The U.S. government has been cleared to conduct full discovery before it defends itself against wind farm developers suing for $226 million in unpaid grant money under the American Recovery and Reinvestment Act of 2009, an otherwise procedural decision that caught the attention of some tax lawyers for the level of detail the judge provided in apparently siding with some of the government’s more substantive claims in the case.
U.S. Court of Federal Claims Judge Thomas Wheeler on July 16 said he was satisfied that lawyers for the U.S. Treasury Department presented enough specific reasons for needing to collect more information from the operator of 20 Alta Wind farms in California. The government already has more than 10,000 pages of documents that were filed in applications for Section 1603 grants, but Treasury needs more information to address the “potential peculiarity” of the projects’ sale-leaseback agreements, Wheeler wrote in an eight-page opinion.
Based on those arrangements, in which an investor buys property and then immediately leases it back to the developer, the government reduced the grant awards because it determined that the cost basis in each of the transactions was overstated. According to SNL Energy data, the Alta Wind farms are operated by Terra-Gen Operating Co., which is not a party named in the suit.
“As the government explained, each agreement comprises multiple related transactions between the parties where the developer is both the seller and lessee,” Wheeler wrote. “This arrangement provides the opportunity to adjust terms to yield a higher purchase price without lowering the buyer’s targeted return on investment. However, during the application evaluations, Treasury did not review the complete set of transaction documents associated with each sale-leaseback agreement. As a result, the government needs discovery to evaluate the evolution of terms and to determine whether the final terms reflect an inflated purchase price above arm’s-length amounts.”
A number of cases involving Section 1603 renewable energy grants are moving through the U.S. Court of Federal Claims, and although Wheeler’s opinion was directed at a procedural discovery motion, it “previewed some of the key issues to be decided and some of the government’s and the court’s concerns,” lawyers at Hunton & Williams LLP wrote in a client alert. “In particular, at the government’s urging, the court bought into the notion that a sale-leaseback transaction may represent ‘peculiar circumstances’ and, therefore, merit special scrutiny.”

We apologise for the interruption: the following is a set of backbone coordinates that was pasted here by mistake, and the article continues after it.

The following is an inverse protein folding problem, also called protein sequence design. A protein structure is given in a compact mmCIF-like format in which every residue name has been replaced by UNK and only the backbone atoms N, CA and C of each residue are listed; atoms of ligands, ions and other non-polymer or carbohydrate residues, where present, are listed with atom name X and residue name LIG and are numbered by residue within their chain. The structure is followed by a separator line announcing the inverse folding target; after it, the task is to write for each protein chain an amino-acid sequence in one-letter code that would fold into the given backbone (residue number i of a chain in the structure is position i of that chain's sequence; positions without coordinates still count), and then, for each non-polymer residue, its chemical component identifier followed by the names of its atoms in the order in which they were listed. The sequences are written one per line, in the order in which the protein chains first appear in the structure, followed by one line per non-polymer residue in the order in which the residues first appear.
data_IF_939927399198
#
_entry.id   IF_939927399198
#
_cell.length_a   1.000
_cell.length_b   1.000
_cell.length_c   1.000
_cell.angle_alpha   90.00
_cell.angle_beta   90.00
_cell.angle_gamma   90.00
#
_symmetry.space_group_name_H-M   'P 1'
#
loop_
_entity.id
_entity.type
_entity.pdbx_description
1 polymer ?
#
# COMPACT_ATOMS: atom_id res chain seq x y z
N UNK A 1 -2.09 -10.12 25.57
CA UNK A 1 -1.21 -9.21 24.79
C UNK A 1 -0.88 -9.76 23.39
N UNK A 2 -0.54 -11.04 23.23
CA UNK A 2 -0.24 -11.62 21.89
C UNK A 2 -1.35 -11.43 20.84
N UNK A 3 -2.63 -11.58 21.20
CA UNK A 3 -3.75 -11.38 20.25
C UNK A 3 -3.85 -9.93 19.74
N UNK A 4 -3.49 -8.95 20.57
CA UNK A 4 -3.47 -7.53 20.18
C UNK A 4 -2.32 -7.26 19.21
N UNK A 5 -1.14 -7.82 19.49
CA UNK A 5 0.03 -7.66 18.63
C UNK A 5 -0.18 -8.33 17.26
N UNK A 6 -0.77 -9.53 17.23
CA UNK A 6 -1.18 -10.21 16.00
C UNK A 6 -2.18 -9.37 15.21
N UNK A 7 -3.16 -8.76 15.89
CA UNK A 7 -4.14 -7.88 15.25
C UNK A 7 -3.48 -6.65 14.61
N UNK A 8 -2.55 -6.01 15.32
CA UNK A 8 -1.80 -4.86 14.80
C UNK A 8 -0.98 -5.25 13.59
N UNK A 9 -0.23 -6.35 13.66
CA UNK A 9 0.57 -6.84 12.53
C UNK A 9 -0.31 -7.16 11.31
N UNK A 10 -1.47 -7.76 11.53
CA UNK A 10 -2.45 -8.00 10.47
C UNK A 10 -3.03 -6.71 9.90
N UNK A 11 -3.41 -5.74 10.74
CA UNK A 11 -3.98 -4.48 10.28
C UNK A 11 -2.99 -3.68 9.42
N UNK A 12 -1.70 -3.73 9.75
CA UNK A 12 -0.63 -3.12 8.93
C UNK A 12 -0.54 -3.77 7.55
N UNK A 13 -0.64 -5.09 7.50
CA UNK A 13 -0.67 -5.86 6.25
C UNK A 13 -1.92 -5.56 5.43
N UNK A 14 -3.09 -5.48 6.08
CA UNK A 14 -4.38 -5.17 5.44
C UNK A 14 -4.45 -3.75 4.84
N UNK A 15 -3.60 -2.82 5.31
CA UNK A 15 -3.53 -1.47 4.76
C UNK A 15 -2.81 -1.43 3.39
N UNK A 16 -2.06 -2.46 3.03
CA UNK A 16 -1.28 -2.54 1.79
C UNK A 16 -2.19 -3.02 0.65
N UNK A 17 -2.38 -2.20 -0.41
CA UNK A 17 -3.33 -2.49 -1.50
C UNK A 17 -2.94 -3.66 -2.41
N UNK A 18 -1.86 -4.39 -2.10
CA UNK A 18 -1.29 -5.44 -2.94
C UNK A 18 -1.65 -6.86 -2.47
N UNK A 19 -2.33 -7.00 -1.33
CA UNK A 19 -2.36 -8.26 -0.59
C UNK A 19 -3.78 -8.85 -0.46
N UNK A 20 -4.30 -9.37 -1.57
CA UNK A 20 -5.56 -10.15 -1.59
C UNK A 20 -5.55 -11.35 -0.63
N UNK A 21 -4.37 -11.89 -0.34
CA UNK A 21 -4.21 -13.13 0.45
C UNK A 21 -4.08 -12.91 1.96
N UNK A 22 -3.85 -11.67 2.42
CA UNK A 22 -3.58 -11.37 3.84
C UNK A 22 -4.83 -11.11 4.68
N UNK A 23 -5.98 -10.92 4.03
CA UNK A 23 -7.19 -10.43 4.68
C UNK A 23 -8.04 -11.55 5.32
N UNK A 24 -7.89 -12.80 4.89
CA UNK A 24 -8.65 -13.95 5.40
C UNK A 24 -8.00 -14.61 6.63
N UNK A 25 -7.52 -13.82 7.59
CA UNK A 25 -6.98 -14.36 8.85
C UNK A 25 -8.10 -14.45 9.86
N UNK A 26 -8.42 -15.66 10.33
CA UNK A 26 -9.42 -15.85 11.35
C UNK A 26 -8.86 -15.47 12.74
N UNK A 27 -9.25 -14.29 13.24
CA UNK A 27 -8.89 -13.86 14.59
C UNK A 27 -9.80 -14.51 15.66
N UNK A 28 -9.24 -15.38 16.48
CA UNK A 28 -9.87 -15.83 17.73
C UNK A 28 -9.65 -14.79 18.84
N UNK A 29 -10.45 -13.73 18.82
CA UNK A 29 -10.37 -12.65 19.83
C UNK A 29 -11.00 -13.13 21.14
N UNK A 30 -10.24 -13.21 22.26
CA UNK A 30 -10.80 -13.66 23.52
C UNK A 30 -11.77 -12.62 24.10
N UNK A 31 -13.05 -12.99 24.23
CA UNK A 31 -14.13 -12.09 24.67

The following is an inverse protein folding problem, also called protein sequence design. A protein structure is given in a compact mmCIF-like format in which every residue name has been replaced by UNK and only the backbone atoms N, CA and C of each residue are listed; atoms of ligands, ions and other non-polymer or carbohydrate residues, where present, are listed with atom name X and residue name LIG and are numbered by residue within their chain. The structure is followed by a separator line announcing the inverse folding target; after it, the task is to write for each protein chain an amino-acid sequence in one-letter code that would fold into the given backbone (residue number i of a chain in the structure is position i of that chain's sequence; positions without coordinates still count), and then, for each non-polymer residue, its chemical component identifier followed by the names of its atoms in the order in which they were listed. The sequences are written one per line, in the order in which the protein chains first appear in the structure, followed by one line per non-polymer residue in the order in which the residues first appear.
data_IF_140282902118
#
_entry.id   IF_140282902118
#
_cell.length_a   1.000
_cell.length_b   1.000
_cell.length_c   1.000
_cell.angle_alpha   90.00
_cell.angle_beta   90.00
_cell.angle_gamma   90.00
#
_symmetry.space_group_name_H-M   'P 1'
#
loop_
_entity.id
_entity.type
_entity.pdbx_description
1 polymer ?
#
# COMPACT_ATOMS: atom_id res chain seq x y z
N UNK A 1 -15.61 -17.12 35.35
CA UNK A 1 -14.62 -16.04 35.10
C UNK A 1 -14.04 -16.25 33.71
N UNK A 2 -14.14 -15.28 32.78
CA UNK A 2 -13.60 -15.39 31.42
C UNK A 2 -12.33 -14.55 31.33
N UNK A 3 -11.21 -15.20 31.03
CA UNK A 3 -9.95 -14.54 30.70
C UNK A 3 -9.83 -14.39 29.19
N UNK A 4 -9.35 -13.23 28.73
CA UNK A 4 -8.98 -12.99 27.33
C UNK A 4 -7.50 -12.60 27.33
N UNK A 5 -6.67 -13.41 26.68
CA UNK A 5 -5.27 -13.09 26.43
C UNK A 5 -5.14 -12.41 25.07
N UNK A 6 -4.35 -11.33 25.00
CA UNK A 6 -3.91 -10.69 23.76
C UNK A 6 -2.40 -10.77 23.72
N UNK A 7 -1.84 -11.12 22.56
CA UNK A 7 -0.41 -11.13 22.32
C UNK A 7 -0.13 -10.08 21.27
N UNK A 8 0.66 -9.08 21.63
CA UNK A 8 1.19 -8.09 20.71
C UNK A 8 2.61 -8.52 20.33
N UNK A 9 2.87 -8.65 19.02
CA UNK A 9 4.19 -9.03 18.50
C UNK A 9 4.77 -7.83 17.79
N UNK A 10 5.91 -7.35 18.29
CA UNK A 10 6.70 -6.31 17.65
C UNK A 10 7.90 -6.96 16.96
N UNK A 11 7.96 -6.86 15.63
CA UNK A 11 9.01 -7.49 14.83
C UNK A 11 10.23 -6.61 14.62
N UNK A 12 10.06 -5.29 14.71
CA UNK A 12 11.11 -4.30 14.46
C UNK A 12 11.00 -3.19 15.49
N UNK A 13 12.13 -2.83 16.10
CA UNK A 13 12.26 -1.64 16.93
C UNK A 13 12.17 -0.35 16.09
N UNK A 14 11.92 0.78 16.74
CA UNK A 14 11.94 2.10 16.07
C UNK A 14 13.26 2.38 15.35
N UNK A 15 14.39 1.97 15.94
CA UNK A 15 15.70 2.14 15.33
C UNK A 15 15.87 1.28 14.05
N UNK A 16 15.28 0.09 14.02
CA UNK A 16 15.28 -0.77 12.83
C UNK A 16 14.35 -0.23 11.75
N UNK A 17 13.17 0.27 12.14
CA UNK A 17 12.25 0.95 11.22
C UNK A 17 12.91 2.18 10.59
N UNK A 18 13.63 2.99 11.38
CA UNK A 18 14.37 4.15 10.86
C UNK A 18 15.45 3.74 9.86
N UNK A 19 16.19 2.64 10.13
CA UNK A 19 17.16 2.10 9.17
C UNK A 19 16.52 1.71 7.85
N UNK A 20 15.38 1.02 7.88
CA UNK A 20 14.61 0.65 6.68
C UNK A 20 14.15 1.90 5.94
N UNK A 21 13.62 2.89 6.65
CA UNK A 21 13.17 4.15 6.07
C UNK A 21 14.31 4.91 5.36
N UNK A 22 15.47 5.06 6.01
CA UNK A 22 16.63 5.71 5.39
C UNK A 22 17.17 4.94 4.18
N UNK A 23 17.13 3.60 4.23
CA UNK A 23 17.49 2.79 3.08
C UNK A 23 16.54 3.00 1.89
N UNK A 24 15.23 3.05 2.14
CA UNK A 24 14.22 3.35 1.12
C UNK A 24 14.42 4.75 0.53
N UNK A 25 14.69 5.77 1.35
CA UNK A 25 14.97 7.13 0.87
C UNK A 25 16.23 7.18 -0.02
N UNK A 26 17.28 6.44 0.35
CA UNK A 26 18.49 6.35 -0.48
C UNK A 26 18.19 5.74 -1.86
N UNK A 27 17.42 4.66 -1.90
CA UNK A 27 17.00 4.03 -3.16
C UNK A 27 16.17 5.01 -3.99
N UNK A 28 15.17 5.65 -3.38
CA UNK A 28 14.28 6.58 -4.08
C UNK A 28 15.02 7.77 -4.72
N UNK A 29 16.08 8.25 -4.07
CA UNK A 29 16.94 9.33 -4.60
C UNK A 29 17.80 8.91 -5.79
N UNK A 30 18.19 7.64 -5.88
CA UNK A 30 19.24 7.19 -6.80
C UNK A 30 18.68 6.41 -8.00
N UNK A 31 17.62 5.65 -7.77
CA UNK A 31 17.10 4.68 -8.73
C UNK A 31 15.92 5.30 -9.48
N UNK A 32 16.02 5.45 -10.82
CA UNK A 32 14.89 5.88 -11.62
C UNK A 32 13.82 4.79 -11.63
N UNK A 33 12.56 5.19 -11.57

The opinion also suggests that plaintiffs in cash grant cases are unlikely to be awarded summary judgments, at least until the government has had full discovery, the firm added.
Wheeler “went too far” and “said too much” in his comments about sale leasebacks and “peculiar circumstances,” said Timothy Jacobs, a partner at Hunton & Williams. Given the amount of money at stake across the renewable energy industry, Jacobs added, a procedural opinion probably was not the appropriate context to weigh the substantive elements of the case.
Lee Peterson, a senior manager in CohnReznick LLP’s renewable energy group, agreed. “I, too, did find the detail in the procedural ruling odd. However, I’m not certain what the precedent of this will be, or whether it will matter as much as some might think for federal tax purposes,” since the case deals with cash grants and is not tax litigation, Peterson wrote in an email.
Under the American Recovery and Reinvestment Act of 2009, renewable energy developers were given the option of taking cash grants equal to 30% of the capital cost of a project in lieu of investment or production tax credits.
The Court of Federal Claims indicated previously that Treasury was not required to accept applications in which an applicant “miscalculated” or “misrepresented” the basis of its property, Hunton & Williams said in a 2011 note. However, Treasury has no discretion to reimburse an applicant for less than, or more than, 30% of the correct basis of the property, the firm added, citing a prior case.
Treasury has denied applications or reduced grant amounts to “a number of solar projects” on the grounds that the project costs were in excess of expected market value, Hunton & Williams said, adding that the department relied on unpublished, internal program policies that resulted in “substantial reductions in the applied-for amounts,” as well as “arbitrary, statistical information to evaluate the ‘cost basis’ of projects.”
Treasury has made up its own rules that “depart materially” from the tax rules otherwise applicable to the federal investment tax credit, Peterson said.
“For some months, we tax lawyers have been medicating our own ulcers in frustration because Treasury has been operating pretty much under its own, made-up definitions of ‘related property’ and ‘special circumstances,’ which absolutely do not follow the federal income tax law,” he said. “My pure guess is that the judge must have felt he needed (or just wanted) more information on the alleged circumstances that Treasury objects to here because he’s maybe considering whether the Treasury is even operating within its legal authority on this discrete point.”